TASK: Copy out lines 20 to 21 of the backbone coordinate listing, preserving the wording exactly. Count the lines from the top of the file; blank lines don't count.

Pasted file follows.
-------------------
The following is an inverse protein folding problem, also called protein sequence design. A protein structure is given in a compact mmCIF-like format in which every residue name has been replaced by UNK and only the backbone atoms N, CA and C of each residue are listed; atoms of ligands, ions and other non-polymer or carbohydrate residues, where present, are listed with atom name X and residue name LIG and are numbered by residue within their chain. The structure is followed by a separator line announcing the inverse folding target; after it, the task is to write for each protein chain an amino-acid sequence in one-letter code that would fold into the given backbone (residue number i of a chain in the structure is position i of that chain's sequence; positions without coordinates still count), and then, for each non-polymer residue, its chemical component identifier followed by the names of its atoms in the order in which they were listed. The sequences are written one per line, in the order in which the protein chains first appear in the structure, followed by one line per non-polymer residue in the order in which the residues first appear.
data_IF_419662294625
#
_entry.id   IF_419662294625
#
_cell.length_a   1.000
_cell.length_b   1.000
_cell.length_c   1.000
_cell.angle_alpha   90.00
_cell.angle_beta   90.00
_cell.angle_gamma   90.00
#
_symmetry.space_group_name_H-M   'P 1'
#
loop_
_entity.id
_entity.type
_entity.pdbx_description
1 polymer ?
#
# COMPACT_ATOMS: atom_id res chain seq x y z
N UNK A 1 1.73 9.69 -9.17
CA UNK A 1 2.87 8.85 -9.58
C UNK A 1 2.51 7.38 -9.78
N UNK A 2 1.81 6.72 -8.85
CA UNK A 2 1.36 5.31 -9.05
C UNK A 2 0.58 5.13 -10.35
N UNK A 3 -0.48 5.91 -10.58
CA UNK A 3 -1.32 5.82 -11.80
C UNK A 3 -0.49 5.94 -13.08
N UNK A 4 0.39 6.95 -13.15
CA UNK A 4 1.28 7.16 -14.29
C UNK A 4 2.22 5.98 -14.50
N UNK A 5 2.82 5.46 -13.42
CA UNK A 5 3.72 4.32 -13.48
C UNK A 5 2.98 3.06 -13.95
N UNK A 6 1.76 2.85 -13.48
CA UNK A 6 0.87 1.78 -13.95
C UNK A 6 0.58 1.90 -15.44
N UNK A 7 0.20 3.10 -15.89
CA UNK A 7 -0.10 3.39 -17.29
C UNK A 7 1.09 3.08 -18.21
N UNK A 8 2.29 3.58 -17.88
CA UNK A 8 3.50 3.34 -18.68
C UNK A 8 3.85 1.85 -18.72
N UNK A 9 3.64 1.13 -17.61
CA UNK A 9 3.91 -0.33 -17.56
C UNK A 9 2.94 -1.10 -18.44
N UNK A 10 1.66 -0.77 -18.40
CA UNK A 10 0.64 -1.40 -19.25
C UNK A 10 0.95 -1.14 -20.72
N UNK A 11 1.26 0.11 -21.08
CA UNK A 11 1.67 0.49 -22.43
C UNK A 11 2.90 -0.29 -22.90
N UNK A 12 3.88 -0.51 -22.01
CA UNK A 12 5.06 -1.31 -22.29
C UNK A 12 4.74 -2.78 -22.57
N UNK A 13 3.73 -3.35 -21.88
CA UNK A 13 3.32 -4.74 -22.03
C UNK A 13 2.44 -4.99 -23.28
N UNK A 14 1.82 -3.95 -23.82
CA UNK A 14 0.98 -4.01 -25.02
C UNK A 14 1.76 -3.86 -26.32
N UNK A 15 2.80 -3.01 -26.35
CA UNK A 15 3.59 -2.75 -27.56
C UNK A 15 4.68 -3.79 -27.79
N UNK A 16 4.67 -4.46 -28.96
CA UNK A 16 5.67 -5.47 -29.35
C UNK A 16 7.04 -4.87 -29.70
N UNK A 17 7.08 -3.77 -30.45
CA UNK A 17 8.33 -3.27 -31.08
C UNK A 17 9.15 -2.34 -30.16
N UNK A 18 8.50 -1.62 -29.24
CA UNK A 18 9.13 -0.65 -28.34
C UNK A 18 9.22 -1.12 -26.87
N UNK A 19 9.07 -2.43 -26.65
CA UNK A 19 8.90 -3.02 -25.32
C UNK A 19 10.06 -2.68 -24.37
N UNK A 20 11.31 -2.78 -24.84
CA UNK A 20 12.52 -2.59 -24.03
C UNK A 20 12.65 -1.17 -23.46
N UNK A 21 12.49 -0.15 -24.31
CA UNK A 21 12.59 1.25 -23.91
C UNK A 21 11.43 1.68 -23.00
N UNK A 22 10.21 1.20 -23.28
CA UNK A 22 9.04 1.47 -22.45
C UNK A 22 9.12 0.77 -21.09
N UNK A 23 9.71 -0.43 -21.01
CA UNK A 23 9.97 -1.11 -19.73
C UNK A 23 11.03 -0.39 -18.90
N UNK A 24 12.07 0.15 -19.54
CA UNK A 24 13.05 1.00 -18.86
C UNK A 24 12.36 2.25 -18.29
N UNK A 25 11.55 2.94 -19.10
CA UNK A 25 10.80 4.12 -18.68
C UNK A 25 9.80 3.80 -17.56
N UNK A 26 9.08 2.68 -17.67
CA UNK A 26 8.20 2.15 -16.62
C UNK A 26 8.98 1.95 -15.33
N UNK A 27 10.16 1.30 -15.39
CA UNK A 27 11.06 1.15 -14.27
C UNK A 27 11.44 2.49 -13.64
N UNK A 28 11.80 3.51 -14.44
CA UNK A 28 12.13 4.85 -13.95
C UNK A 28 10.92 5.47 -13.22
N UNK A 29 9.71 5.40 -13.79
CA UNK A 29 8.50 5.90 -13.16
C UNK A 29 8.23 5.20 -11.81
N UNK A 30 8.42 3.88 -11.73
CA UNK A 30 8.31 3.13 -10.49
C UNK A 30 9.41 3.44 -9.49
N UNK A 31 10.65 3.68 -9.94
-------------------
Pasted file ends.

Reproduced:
#
# COMPACT_ATOMS: atom_id res chain seq x y z